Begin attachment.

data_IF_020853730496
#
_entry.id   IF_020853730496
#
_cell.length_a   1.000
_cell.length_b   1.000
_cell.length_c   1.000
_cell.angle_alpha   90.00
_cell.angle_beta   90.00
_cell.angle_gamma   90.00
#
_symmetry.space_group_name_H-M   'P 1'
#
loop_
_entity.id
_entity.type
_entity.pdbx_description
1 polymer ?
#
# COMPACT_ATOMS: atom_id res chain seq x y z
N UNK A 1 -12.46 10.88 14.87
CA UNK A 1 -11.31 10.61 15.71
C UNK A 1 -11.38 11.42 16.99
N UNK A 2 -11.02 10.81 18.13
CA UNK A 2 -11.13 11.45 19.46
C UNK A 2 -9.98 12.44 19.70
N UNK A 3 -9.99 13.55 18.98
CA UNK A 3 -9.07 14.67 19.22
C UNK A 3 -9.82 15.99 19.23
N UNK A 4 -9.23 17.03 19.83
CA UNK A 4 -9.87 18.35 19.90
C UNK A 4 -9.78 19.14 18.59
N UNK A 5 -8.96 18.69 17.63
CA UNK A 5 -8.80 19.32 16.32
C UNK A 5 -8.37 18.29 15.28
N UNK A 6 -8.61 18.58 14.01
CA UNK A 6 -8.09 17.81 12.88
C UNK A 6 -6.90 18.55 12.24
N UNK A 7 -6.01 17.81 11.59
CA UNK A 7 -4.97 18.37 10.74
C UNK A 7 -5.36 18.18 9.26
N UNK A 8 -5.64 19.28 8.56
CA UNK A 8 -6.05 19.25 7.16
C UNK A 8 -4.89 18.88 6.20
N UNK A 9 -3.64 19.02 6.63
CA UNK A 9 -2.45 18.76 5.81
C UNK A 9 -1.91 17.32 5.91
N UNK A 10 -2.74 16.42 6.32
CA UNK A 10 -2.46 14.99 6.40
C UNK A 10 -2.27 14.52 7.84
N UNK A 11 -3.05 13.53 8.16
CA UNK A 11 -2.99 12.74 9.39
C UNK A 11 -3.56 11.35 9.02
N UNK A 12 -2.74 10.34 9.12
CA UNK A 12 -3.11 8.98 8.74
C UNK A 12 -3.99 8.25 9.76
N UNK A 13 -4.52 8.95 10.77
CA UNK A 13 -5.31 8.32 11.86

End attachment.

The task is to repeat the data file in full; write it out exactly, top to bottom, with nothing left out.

data_IF_020853730496
#
_entry.id   IF_020853730496
#
_cell.length_a   1.000
_cell.length_b   1.000
_cell.length_c   1.000
_cell.angle_alpha   90.00
_cell.angle_beta   90.00
_cell.angle_gamma   90.00
#
_symmetry.space_group_name_H-M   'P 1'
#
loop_
_entity.id
_entity.type
_entity.pdbx_description
1 polymer ?
#
# COMPACT_ATOMS: atom_id res chain seq x y z
N UNK A 1 -12.46 10.88 14.87
CA UNK A 1 -11.31 10.61 15.71
C UNK A 1 -11.38 11.42 16.99
N UNK A 2 -11.02 10.81 18.13
CA UNK A 2 -11.13 11.45 19.46
C UNK A 2 -9.98 12.44 19.70
N UNK A 3 -9.99 13.55 18.98
CA UNK A 3 -9.07 14.67 19.22
C UNK A 3 -9.82 15.99 19.23
N UNK A 4 -9.23 17.03 19.83
CA UNK A 4 -9.87 18.35 19.90
C UNK A 4 -9.78 19.14 18.59
N UNK A 5 -8.96 18.69 17.63
CA UNK A 5 -8.80 19.32 16.32
C UNK A 5 -8.37 18.29 15.28
N UNK A 6 -8.61 18.58 14.01
CA UNK A 6 -8.09 17.81 12.88
C UNK A 6 -6.90 18.55 12.24
N UNK A 7 -6.01 17.81 11.59
CA UNK A 7 -4.97 18.37 10.74
C UNK A 7 -5.36 18.18 9.26
N UNK A 8 -5.64 19.28 8.56
CA UNK A 8 -6.05 19.25 7.16
C UNK A 8 -4.89 18.88 6.20
N UNK A 9 -3.64 19.02 6.63
CA UNK A 9 -2.45 18.76 5.81
C UNK A 9 -1.91 17.32 5.91
N UNK A 10 -2.74 16.42 6.32
CA UNK A 10 -2.46 14.99 6.40
C UNK A 10 -2.27 14.52 7.84
N UNK A 11 -3.05 13.53 8.16
CA UNK A 11 -2.99 12.74 9.39
C UNK A 11 -3.56 11.35 9.02
N UNK A 12 -2.74 10.34 9.12
CA UNK A 12 -3.11 8.98 8.74
C UNK A 12 -3.99 8.25 9.76
N UNK A 13 -4.52 8.95 10.77
CA UNK A 13 -5.31 8.32 11.86